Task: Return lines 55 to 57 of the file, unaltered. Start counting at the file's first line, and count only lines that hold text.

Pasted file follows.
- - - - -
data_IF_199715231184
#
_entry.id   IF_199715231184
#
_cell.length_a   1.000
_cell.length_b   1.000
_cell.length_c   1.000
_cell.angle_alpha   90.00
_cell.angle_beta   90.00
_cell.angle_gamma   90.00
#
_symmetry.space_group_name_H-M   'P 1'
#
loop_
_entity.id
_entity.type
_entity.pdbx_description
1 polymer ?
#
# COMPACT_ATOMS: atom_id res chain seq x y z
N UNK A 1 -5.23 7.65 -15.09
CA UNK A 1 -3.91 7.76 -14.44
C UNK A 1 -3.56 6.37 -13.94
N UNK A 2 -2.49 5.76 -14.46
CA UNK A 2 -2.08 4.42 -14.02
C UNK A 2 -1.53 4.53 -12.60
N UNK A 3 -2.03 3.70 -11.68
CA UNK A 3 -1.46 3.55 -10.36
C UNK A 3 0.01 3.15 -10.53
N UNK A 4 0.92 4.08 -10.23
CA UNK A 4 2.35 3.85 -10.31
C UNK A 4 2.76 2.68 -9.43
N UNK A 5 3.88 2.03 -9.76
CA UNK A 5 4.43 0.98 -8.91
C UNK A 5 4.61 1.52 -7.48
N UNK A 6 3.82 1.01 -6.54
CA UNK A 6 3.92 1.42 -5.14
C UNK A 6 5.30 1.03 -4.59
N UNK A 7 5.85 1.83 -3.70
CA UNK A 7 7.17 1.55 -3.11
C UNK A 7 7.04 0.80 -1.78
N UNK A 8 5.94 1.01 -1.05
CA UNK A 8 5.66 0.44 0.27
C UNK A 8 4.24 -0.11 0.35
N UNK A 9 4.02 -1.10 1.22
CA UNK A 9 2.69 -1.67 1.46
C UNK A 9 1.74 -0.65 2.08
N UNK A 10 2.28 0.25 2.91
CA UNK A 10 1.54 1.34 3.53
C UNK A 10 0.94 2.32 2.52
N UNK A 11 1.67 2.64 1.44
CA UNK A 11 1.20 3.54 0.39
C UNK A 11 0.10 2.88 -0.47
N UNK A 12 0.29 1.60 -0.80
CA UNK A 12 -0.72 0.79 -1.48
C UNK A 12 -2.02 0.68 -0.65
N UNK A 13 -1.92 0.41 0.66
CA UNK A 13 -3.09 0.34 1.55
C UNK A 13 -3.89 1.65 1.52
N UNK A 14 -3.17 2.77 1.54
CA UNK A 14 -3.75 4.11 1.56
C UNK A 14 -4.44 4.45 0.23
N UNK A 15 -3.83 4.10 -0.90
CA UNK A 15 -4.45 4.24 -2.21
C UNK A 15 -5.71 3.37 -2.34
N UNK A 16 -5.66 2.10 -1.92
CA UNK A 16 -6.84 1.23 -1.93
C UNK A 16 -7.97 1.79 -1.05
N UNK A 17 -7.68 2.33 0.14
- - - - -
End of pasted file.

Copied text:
CA UNK A 12 -0.72 0.79 -1.48
C UNK A 12 -2.02 0.68 -0.65
N UNK A 13 -1.92 0.41 0.66